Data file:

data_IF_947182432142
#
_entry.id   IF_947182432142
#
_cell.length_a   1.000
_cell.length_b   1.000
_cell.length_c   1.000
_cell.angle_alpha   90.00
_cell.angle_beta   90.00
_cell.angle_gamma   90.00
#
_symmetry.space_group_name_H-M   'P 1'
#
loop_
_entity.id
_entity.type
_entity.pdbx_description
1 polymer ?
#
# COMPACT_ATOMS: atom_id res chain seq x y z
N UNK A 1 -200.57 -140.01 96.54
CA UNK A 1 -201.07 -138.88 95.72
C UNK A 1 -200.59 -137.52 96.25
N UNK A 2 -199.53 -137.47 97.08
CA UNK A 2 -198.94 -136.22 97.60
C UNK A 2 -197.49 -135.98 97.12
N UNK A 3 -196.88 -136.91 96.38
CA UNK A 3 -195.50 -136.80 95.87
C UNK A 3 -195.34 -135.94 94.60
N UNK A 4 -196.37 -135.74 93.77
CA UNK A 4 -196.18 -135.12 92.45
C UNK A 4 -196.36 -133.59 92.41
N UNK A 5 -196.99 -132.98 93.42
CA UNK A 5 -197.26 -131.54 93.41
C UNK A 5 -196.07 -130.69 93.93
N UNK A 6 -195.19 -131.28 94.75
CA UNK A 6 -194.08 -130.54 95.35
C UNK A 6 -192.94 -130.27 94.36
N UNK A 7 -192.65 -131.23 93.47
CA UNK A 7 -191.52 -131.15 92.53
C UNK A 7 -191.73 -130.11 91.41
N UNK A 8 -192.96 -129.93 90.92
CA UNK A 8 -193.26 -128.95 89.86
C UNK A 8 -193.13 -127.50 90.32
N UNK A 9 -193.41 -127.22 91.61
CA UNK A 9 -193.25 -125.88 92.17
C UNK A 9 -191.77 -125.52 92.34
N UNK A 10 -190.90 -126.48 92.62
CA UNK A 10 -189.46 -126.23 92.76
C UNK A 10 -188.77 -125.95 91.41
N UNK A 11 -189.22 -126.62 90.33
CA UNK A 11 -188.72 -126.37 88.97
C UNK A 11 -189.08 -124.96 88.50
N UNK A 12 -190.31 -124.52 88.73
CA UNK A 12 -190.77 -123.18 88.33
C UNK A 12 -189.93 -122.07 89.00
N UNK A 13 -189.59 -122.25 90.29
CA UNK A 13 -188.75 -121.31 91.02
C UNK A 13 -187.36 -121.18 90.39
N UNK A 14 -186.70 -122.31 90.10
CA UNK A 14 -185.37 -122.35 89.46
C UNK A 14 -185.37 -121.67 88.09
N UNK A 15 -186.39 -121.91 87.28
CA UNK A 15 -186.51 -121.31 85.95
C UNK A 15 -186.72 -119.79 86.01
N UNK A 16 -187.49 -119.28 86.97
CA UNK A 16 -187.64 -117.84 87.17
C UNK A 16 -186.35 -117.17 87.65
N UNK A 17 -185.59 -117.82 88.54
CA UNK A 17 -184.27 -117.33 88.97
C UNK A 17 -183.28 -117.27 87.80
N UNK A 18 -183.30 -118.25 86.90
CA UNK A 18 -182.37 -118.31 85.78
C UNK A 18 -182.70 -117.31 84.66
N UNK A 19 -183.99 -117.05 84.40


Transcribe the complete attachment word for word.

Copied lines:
data_IF_947182432142
#
_entry.id   IF_947182432142
#
_cell.length_a   1.000
_cell.length_b   1.000
_cell.length_c   1.000
_cell.angle_alpha   90.00
_cell.angle_beta   90.00
_cell.angle_gamma   90.00
#
_symmetry.space_group_name_H-M   'P 1'
#
loop_
_entity.id
_entity.type
_entity.pdbx_description
1 polymer ?
#
# COMPACT_ATOMS: atom_id res chain seq x y z
N UNK A 1 -200.57 -140.01 96.54
CA UNK A 1 -201.07 -138.88 95.72
C UNK A 1 -200.59 -137.52 96.25
N UNK A 2 -199.53 -137.47 97.08
CA UNK A 2 -198.94 -136.22 97.60
C UNK A 2 -197.49 -135.98 97.12
N UNK A 3 -196.88 -136.91 96.38
CA UNK A 3 -195.50 -136.80 95.87
C UNK A 3 -195.34 -135.94 94.60
N UNK A 4 -196.37 -135.74 93.77
CA UNK A 4 -196.18 -135.12 92.45
C UNK A 4 -196.36 -133.59 92.41
N UNK A 5 -196.99 -132.98 93.42
CA UNK A 5 -197.26 -131.54 93.41
C UNK A 5 -196.07 -130.69 93.93
N UNK A 6 -195.19 -131.28 94.75
CA UNK A 6 -194.08 -130.54 95.35
C UNK A 6 -192.94 -130.27 94.36
N UNK A 7 -192.65 -131.23 93.47
CA UNK A 7 -191.52 -131.15 92.53
C UNK A 7 -191.73 -130.11 91.41
N UNK A 8 -192.96 -129.93 90.92
CA UNK A 8 -193.26 -128.95 89.86
C UNK A 8 -193.13 -127.50 90.32
N UNK A 9 -193.41 -127.22 91.61
CA UNK A 9 -193.25 -125.88 92.17
C UNK A 9 -191.77 -125.52 92.34
N UNK A 10 -190.90 -126.48 92.62
CA UNK A 10 -189.46 -126.23 92.76
C UNK A 10 -188.77 -125.95 91.41
N UNK A 11 -189.22 -126.62 90.33
CA UNK A 11 -188.72 -126.37 88.97
C UNK A 11 -189.08 -124.96 88.50
N UNK A 12 -190.31 -124.52 88.73
CA UNK A 12 -190.77 -123.18 88.33
C UNK A 12 -189.93 -122.07 89.00
N UNK A 13 -189.59 -122.25 90.29
CA UNK A 13 -188.75 -121.31 91.02
C UNK A 13 -187.36 -121.18 90.39
N UNK A 14 -186.70 -122.31 90.10
CA UNK A 14 -185.37 -122.35 89.46
C UNK A 14 -185.37 -121.67 88.09
N UNK A 15 -186.39 -121.91 87.28
CA UNK A 15 -186.51 -121.31 85.95
C UNK A 15 -186.72 -119.79 86.01
N UNK A 16 -187.49 -119.28 86.97
CA UNK A 16 -187.64 -117.84 87.17
C UNK A 16 -186.35 -117.17 87.65
N UNK A 17 -185.59 -117.82 88.54
CA UNK A 17 -184.27 -117.33 88.97
C UNK A 17 -183.28 -117.27 87.80
N UNK A 18 -183.30 -118.25 86.90
CA UNK A 18 -182.37 -118.31 85.78
C UNK A 18 -182.70 -117.31 84.66
N UNK A 19 -183.99 -117.05 84.40